The Movable Buffet: Meet a Vegas celebrity wrangler

Reporting from Las VegasOn a recent Saturday night, Mike Snedegar, 31, rushed over to Lavo, a trendy restaurant and nightclub at Palazzo. He was coming from sister club Tao at Venetian. At Tao he played celebrity reporter doing the house interviews with a gathering of young actresses, models and-or singers, including Joy Bryant, Jessica Lowndes, Rachel Bilson and Malin Akerman on the red carpet.

At Lavo, Snedegar organized a birthday party for reality star Stephanie Pratt. “I’ve done 50 to 60 celebrity birthday parties,” Snedegar says. But don’t expect dirt. “Yes, interesting things have happened at some of the parties, but I won’t talk about it here. Discretion is part of my job.”

After checking on Pratt’s party as guests were eating, he headed to a nearby booth, where he was warmly greeted by Paris and Nicky Hilton. He has known the Hilton sisters for a few years.

If pushed, Snedegar calls his job “entertainment marketing.” Working for Tao and Lavo, Snedegar is one of a tiny group of professionals that has emerged in Vegas nightclub culture in the past two years whose job amounts to wrangling celebrities. Instead of handling high rollers or selling bottle service tables to conventioneers, Snedegar handles celebrities, both those compensated to work as hosts (showing up and hanging out with friends in the VIP section and saying hi to the crowd) and those who drop by Lavo or Tao.


“I bring celebrities into the club. I do events with celebrities and create new relationships with celebrities who I don’t know yet. I go as far as to see who has three movies coming out next year and I want to create a relationship with that person.”

In the age of social media, Snedegar has earned a degree of fame from his work. He has thousands of followers on Twitter. Pop culture blogger Perez Hilton with only a bit of irony calls Snedegar his favorite celebrity in Vegas. Cast member of Planet Hollywood’s burlesque “Peepshow” and red carpet regular Holly Madison put it this way: “Mike is an awesome guy. He’s not a pushy like a lot of club people. He’s just a fun dude you want to work with.”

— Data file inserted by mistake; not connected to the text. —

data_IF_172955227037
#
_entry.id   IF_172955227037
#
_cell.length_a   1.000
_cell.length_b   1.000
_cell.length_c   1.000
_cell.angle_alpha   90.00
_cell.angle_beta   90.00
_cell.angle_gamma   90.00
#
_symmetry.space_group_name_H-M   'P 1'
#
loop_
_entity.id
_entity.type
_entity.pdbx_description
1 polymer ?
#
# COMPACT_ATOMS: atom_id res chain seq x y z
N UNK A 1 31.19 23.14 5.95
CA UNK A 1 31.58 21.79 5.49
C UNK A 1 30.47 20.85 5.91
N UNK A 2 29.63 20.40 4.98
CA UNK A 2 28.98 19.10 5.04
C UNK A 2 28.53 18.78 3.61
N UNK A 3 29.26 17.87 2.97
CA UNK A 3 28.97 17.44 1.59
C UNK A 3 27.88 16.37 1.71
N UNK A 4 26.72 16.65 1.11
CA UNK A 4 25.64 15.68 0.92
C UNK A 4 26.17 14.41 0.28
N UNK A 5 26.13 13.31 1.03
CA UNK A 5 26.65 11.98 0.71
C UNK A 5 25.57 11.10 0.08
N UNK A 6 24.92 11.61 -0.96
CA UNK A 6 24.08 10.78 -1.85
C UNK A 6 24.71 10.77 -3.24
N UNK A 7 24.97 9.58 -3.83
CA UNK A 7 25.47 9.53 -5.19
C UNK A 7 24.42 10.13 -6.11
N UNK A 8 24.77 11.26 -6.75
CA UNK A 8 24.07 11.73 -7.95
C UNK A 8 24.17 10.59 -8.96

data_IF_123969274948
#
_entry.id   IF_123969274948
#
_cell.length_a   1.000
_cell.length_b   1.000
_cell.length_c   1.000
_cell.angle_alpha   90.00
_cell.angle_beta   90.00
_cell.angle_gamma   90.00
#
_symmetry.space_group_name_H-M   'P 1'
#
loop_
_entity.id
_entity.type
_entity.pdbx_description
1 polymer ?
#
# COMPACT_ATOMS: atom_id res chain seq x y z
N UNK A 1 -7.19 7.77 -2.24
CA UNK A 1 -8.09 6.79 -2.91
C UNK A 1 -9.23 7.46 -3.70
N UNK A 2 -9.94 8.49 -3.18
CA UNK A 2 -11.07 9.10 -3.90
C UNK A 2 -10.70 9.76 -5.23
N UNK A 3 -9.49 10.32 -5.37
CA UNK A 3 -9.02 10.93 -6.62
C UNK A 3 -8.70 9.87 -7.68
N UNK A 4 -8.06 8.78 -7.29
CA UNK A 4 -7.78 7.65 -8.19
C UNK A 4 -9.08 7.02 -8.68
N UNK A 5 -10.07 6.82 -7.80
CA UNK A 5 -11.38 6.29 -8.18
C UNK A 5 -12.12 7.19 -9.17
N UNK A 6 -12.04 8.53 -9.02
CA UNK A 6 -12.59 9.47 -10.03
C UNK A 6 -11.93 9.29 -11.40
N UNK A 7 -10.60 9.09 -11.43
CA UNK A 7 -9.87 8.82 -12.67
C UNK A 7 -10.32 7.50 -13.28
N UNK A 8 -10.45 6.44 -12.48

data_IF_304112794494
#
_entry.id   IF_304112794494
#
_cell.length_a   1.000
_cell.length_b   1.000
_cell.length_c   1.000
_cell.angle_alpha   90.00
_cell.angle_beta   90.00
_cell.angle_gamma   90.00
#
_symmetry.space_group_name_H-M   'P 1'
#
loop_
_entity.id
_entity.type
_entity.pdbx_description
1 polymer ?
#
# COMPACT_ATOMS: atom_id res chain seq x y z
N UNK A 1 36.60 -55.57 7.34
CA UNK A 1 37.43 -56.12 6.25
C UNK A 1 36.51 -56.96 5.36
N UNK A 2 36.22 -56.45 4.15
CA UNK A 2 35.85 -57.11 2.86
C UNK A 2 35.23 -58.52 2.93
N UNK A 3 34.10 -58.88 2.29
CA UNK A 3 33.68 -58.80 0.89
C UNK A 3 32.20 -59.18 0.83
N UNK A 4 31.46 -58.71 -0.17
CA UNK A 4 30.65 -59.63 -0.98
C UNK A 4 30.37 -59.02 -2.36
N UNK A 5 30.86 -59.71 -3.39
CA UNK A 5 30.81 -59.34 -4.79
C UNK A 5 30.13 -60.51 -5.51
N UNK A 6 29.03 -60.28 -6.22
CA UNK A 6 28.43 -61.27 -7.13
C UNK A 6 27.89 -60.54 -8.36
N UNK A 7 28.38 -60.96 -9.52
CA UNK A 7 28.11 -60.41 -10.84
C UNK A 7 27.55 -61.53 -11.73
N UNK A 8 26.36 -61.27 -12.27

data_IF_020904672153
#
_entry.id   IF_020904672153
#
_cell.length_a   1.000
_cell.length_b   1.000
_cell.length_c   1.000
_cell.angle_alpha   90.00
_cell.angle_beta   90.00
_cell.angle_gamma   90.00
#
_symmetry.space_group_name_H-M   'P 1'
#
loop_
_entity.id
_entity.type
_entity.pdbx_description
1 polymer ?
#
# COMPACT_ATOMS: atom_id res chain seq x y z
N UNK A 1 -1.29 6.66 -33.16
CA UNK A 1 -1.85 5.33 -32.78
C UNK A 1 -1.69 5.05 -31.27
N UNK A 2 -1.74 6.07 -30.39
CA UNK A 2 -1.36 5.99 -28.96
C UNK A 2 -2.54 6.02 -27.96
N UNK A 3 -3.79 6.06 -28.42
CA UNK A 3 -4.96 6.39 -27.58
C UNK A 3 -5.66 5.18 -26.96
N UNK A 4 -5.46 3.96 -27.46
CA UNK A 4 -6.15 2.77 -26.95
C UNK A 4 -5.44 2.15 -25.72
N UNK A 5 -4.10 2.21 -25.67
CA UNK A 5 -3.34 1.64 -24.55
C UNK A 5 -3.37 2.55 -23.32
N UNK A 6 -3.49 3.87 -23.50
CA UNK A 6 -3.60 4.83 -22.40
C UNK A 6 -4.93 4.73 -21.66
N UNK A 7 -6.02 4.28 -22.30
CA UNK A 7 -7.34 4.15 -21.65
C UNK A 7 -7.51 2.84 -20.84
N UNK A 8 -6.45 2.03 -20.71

Snedegar is living the Las Vegas success story that for decades before the recession brought people here. He dropped out of college when his family could no longer afford tuition. He found himself stuck at home in Kentucky working a job that he says was going nowhere. He arrived in Vegas almost by chance in 2001. “I met a boy, fell in love, and we wanted to get out of Kentucky. We came to Vegas to visit, and we loved it.” He moved to Vegas without a job, a professional network or friends.

“I had six jobs my first year. I was a waiter at one restaurant for three months where I hated it so much I would cry every day.”


Snedegar’s luck changed in a Vegas moment in 2002 when he answered an advertisement in the daily newspaper and scored a job at the House of Blues’ exclusive Foundation Room atop Mandalay Bay. “Night life is something I fell into. I loved the excitement. I was entranced by this cool atmosphere.” Snedegar’s view of Vegas was glamorous at Foundation Room but not his job. He was a bus person. “I would pick up glasses, sweep the floor and clean up cigarette butts. I loved every minute.” This was the beginning of a remarkable ascent in the competitive world of Vegas nightclubs.

Soon Snedegar was elevated to promoter. “My job was to build a database of people to bring girls into the nightclub. You always want a club full of hot girls. Guys will always want to go to a club. For hot girls you have to work harder.”

By 2003 he was promoted to VIP host, bringing in the paying elite. “You are meeting the people who are in charge if casinos or strip clubs and telling them you are going to take care of their clients at your club.”

In 2005 Snedegar came to work as the assistant to Jason Strauss, a managing partner of the then recently opened Tao. Strauss says: “Mike was very plugged into Vegas and popular culture. His heart and his integrity and the kind of person Mike is shines through right away.” Frequently smiling, Snedegar brims with endearing enthusiasm. He looks like the person you want to be standing next to at a nightclub.


Snedegar’s ability to accurately gauge fame combined with the gift he has for handling celebrities impressed his bosses. Slowly he went from an assistant to his current role as celebrity wrangler. Command PR’s Jonathan Cheban, who is part of Pratt’s party at Lavo, says of Snedegar: “Mike really knows how to make celebrities feel comfortable and trust him. That is key to why they pick Lavo or Tao.”

Snedegar respects being famous for being famous. “The amount of work involved, from makeup artists to photo shoots; the one thing I learned about celebrities is that their time really is money.”

After getting Pratt’s entire party settled in the VIP section of Lavo’s nightclub, Snedegar introduces her to the screaming clubgoers. He then joins her group to party into the night.

“I am this guy who got lucky. I pinch myself when I know which celebrity is coming and who I get to meet. I only always act professional. But I am as excited as anyone.”